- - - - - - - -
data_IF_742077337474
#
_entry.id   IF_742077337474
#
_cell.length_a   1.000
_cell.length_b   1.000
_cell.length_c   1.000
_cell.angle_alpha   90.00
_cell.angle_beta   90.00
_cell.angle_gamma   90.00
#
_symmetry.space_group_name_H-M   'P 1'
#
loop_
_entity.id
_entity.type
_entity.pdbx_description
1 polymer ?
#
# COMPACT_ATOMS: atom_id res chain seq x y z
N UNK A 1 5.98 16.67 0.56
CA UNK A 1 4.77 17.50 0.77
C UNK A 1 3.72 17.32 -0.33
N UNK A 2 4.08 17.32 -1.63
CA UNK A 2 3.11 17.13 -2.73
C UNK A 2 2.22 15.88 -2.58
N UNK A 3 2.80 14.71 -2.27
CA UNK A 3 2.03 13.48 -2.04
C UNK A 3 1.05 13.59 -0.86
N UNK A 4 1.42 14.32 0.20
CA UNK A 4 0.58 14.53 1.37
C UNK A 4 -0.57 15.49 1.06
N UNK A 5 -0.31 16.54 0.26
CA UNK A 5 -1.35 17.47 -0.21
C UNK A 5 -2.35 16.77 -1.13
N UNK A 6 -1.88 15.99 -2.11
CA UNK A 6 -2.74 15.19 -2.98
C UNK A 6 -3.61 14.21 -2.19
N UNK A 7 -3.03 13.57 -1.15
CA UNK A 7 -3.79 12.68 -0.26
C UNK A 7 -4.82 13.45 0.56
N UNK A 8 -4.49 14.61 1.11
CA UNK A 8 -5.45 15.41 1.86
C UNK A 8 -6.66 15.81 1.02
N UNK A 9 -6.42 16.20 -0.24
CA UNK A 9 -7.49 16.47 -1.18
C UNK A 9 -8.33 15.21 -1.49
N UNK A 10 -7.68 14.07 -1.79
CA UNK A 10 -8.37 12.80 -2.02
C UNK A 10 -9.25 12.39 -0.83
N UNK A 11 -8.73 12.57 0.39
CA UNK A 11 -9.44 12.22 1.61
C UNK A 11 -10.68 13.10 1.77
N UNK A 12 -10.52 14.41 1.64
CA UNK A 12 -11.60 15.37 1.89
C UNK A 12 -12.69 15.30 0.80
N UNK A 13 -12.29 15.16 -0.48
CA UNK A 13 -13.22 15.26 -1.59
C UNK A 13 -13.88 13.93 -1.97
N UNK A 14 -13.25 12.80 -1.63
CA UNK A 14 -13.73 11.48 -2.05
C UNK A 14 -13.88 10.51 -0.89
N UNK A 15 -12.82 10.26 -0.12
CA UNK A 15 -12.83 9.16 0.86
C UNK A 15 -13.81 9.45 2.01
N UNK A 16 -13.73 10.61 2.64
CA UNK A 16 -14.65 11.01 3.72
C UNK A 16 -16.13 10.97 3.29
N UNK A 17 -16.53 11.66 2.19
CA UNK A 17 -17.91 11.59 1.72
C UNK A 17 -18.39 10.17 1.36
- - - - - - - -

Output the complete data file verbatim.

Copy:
data_IF_742077337474
#
_entry.id   IF_742077337474
#
_cell.length_a   1.000
_cell.length_b   1.000
_cell.length_c   1.000
_cell.angle_alpha   90.00
_cell.angle_beta   90.00
_cell.angle_gamma   90.00
#
_symmetry.space_group_name_H-M   'P 1'
#
loop_
_entity.id
_entity.type
_entity.pdbx_description
1 polymer ?
#
# COMPACT_ATOMS: atom_id res chain seq x y z
N UNK A 1 5.98 16.67 0.56
CA UNK A 1 4.77 17.50 0.77
C UNK A 1 3.72 17.32 -0.33
N UNK A 2 4.08 17.32 -1.63
CA UNK A 2 3.11 17.13 -2.73
C UNK A 2 2.22 15.88 -2.58
N UNK A 3 2.80 14.71 -2.27
CA UNK A 3 2.03 13.48 -2.04
C UNK A 3 1.05 13.59 -0.86
N UNK A 4 1.42 14.32 0.20
CA UNK A 4 0.58 14.53 1.37
C UNK A 4 -0.57 15.49 1.06
N UNK A 5 -0.31 16.54 0.26
CA UNK A 5 -1.35 17.47 -0.21
C UNK A 5 -2.35 16.77 -1.13
N UNK A 6 -1.88 15.99 -2.11
CA UNK A 6 -2.74 15.19 -2.98
C UNK A 6 -3.61 14.21 -2.19
N UNK A 7 -3.03 13.57 -1.15
CA UNK A 7 -3.79 12.68 -0.26
C UNK A 7 -4.82 13.45 0.56
N UNK A 8 -4.49 14.61 1.11
CA UNK A 8 -5.45 15.41 1.86
C UNK A 8 -6.66 15.81 1.02
N UNK A 9 -6.42 16.20 -0.24
CA UNK A 9 -7.49 16.47 -1.18
C UNK A 9 -8.33 15.21 -1.49
N UNK A 10 -7.68 14.07 -1.79
CA UNK A 10 -8.37 12.80 -2.02
C UNK A 10 -9.25 12.39 -0.83
N UNK A 11 -8.73 12.57 0.39
CA UNK A 11 -9.44 12.22 1.61
C UNK A 11 -10.68 13.10 1.77
N UNK A 12 -10.52 14.41 1.64
CA UNK A 12 -11.60 15.37 1.89
C UNK A 12 -12.69 15.30 0.80
N UNK A 13 -12.29 15.16 -0.48
CA UNK A 13 -13.22 15.26 -1.59
C UNK A 13 -13.88 13.93 -1.97
N UNK A 14 -13.25 12.80 -1.63
CA UNK A 14 -13.73 11.48 -2.05
C UNK A 14 -13.88 10.51 -0.89
N UNK A 15 -12.82 10.26 -0.12
CA UNK A 15 -12.83 9.16 0.86
C UNK A 15 -13.81 9.45 2.01
N UNK A 16 -13.73 10.61 2.64
CA UNK A 16 -14.65 11.01 3.72
C UNK A 16 -16.13 10.97 3.29
N UNK A 17 -16.53 11.66 2.19
CA UNK A 17 -17.91 11.59 1.72
C UNK A 17 -18.39 10.17 1.36